Although she was born into slavery, Sojourner Truth is among the “100 Most Significant Americans of All Time,” according to Smithsonian. In 1826, Truth escaped New York slavery with her infant daughter; she later went to court to sue for the recovery of her son. In 1828, she became the first black woman in U.S. history to win a legal case against a white man.
Born Isabella Baumfree, she named herself Sojourner Truth in 1843 while she also became well known as a Christian abolitionist and women’s right’s advocate. She helped call attention to the sexual violence against enslaved black women within abolitionist causes, and she insisted on considerations of race and class statuses within the women’s rights movement.
In this way, Truth’s anti-racist and anti-sexist activisms showed connections between abolition and suffrage. In her activisms she worked alongside Susan B. Anthony, Frederick Douglass, William Lloyd Garrison, Lucretia Mott, and Harriet Beecher Stowe.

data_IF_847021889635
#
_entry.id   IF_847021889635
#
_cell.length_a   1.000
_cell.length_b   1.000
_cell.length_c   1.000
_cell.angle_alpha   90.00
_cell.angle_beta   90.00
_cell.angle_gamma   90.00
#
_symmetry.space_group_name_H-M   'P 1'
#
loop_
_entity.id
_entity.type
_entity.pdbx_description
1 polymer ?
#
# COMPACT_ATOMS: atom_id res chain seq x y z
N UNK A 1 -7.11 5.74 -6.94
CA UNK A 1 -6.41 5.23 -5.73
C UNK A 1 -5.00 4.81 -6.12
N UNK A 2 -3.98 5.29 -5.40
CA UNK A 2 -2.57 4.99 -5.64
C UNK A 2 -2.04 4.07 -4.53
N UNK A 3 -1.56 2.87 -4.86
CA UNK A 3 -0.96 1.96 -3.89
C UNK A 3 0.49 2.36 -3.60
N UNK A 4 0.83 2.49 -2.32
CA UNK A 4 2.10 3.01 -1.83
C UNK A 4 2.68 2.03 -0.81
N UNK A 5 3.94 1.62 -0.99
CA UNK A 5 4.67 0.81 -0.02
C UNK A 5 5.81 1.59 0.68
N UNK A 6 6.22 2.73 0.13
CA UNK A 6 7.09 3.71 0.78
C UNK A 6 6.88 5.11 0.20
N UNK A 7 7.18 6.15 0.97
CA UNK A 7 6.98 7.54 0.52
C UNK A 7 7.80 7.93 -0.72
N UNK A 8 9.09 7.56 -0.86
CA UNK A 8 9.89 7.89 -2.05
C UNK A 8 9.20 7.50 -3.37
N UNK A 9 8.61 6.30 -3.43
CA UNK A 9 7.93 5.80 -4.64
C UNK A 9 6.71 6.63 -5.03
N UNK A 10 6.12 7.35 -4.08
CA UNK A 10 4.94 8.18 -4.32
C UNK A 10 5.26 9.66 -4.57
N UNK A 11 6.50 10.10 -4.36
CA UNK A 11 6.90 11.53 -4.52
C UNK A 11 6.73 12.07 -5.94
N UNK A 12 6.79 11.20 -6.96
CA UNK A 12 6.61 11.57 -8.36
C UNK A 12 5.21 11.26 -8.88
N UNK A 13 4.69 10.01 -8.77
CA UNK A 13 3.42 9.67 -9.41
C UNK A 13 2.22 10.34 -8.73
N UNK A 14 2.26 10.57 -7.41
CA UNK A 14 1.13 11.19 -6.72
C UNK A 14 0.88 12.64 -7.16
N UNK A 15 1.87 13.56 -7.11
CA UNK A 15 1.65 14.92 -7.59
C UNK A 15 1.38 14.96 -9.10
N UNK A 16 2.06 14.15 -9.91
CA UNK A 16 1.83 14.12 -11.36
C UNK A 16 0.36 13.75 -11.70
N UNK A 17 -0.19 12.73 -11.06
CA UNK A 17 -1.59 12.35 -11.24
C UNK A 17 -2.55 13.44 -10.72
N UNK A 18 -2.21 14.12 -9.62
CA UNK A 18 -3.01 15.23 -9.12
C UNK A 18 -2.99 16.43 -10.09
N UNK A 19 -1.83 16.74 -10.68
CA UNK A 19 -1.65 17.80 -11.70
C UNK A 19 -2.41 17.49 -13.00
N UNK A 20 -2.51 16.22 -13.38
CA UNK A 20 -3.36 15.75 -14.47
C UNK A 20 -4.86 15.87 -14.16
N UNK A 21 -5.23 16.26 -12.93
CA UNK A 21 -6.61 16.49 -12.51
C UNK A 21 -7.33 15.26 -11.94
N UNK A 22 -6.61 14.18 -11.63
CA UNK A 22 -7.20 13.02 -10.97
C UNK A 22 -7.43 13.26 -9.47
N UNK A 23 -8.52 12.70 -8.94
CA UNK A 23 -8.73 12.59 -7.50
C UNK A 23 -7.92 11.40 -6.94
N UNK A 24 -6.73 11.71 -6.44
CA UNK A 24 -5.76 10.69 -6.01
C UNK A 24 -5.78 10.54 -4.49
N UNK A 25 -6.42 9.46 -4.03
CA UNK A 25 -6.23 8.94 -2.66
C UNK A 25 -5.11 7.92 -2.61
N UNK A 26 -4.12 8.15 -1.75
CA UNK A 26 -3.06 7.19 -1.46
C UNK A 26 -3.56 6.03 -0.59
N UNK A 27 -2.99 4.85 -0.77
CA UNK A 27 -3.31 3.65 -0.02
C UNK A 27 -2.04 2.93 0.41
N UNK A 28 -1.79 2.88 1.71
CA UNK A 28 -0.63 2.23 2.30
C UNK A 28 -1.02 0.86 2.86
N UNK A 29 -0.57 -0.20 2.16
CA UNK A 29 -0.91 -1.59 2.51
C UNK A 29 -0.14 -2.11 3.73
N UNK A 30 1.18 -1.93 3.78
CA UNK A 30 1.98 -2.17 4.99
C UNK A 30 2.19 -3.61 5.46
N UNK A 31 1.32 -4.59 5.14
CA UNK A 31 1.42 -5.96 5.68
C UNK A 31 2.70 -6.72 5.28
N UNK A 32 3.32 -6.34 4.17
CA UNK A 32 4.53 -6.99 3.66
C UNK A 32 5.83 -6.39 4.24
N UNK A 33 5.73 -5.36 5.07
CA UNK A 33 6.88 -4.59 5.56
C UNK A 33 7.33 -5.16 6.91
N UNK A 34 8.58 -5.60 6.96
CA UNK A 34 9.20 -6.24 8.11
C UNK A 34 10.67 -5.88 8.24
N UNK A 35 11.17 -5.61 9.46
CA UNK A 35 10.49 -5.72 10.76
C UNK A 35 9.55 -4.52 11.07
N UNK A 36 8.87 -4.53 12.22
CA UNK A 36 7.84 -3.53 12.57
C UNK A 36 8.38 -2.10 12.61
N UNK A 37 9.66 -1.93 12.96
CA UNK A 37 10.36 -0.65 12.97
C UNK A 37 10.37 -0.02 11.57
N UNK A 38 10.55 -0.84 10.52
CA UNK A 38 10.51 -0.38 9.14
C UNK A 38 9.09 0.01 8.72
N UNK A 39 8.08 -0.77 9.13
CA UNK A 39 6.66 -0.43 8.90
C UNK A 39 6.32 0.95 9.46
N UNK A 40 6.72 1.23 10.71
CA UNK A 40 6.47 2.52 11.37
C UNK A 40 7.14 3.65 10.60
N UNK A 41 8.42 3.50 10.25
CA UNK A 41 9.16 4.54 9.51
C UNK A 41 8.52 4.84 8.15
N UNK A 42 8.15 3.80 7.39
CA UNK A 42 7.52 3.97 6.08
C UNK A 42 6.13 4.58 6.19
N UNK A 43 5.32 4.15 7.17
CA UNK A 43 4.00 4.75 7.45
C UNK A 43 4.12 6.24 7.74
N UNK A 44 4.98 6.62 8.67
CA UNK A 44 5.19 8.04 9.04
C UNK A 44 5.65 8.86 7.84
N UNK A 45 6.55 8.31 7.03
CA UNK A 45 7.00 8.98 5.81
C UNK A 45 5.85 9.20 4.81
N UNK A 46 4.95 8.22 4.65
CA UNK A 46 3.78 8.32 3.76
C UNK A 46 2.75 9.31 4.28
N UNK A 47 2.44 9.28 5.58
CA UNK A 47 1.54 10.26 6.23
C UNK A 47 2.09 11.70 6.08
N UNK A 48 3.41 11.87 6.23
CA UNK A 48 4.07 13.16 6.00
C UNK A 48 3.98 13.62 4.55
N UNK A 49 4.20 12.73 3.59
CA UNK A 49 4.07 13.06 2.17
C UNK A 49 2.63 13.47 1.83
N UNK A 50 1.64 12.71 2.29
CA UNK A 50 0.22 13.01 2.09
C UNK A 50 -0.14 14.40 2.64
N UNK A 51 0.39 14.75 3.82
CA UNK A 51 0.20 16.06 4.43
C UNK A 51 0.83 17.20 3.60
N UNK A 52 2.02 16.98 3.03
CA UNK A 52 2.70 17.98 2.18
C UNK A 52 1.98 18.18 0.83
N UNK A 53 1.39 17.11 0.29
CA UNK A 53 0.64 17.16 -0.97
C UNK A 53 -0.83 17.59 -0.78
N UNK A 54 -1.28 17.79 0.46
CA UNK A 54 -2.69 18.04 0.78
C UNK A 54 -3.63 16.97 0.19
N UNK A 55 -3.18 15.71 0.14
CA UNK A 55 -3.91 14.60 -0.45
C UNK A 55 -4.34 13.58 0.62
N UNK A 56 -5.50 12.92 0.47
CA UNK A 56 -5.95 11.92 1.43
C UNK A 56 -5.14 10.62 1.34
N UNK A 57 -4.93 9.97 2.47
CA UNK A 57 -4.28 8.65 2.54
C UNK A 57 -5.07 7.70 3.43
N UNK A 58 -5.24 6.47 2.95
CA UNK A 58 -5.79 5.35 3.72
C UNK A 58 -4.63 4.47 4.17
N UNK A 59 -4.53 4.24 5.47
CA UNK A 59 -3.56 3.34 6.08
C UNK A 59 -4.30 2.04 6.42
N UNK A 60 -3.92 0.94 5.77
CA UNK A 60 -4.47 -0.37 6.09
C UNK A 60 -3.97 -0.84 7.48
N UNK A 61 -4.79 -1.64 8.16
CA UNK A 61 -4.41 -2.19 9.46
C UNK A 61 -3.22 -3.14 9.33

The first recorded version of Truth’s famous speech, “Ain’t I a Woman” took place at the 1851 Women’s Rights Convention in Akron, Ohio. It became one of the most important speeches in the history of abolition and women’s rights movements.
Truth’s speech asserts: “I have as much muscle as any man, and I can do as much work as any man…And ain’t I a woman?… he says women can’t have as much rights as men, ‘cause Christ wasn’t a woman. Where did your Christ come from? From God and a woman! Man had nothing to do with Him.”
Even though the convention took place in the service of women’s rights, few women dared to speak in public. Truth’s voice is consequently an enduring power in the intersectional activisms confronting race and gender.
Deborah Gray White, Ar’n’t I a Woman?: Female Slaves in the Plantation South (1999)
Nell Irwin Painter, Sojourner Truth: A Life, a Symbol (1996)